Healthy dietary intake moderates the effects of age on brain iron concentration and working memory performance

Valentinos Zachariou, Christopher E. Bauer, Elayna R. Seago, Georgia Panayiotou, Edward D. Hall, D. Allan Butterfield, Brian T. Gold

Research output: Contribution to journalArticlepeer-review

5 Scopus citations


Age-related brain iron accumulation is linked with oxidative stress, neurodegeneration and cognitive decline. Certain nutrients can reduce brain iron concentration in animal models, however, this association is not well established in humans. Moreover, it remains unknown if nutrition can moderate the effects of age on brain iron concentration and/or cognition. Here, we explored these issues in a sample of 73 healthy older adults (61-86 years old), while controlling for several factors such as age, gender, years of education, physical fitness and alcohol-intake. Quantitative susceptibility mapping was used for assessment of brain iron concentration and participants performed an N-Back paradigm to evaluate working memory performance. Nutritional-intake was assessed via a validated questionnaire. Nutrients were grouped into nutrition factors based on previous literature and factor analysis. One factor, comprised of vitamin E, lysine, DHA omega-3 and LA omega-6 PUFA, representing food groups such as nuts, healthy oils and fish, moderated the effects of age on both brain iron concentration and working memory performance, suggesting that these nutrients may slow the rate of brain iron accumulation and working memory declines in aging.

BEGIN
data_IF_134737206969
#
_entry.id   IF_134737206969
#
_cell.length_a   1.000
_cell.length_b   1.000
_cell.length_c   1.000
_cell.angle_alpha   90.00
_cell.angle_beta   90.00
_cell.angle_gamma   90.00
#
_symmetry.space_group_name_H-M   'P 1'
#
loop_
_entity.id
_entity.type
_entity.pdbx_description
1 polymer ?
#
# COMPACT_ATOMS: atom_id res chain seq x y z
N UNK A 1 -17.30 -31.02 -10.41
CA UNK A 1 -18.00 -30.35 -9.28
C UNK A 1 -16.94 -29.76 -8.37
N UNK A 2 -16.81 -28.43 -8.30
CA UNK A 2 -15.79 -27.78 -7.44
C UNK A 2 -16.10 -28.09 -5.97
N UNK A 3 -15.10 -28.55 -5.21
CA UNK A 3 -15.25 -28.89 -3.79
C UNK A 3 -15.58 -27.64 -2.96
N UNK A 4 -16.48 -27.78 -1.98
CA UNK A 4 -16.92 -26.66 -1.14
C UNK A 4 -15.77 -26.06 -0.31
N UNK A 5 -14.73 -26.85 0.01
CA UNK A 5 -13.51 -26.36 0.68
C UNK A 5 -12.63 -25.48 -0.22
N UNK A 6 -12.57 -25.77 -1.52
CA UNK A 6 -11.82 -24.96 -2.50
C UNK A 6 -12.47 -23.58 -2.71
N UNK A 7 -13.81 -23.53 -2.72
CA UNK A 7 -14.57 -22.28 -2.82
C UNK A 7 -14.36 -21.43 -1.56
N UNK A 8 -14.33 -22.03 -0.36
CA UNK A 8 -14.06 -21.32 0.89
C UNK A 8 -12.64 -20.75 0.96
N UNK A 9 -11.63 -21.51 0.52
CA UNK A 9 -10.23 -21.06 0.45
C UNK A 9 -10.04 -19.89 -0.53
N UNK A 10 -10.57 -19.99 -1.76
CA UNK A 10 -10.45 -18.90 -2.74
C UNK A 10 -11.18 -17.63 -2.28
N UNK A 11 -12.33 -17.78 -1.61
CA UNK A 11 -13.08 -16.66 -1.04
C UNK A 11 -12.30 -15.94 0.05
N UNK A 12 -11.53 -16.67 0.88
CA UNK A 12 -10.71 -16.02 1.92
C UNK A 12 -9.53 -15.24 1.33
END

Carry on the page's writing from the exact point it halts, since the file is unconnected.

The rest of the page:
Original languageEnglish
Pages (from-to)183-196
Number of pages14
JournalNeurobiology of Aging
StatePublished - Oct 2021

Bibliographical note

Funding Information:
This work was supported by the National Institutes of Health (grant numbers NIA R01 AG055449, NIA R01 AG068055, NIA P30 AG028383 and NIGMS S10 OD023573 ). The content is solely the responsibility of the authors and does not necessarily represent the official views of these granting agencies. The authors thank Dr. Flavius Raslau for evaluating T1W and FLAIR images for evidence of stroke and other abnormalities. We also thank Dr. Shoshana Bardach for help with participant recruitment, Beverly Meacham and Eric Foreman for assisting/conducting the MRI scans and Drs. David Powell, Anders Anderson and Pascal Spincemaille for helpful discussions.

Publisher Copyright:
© 2021


  • Brain iron
  • Nutrition, Moderation
  • QSM
  • Working memory

ASJC Scopus subject areas

  • Neuroscience (all)
  • Aging
  • Developmental Biology
  • Clinical Neurology
  • Geriatrics and Gerontology


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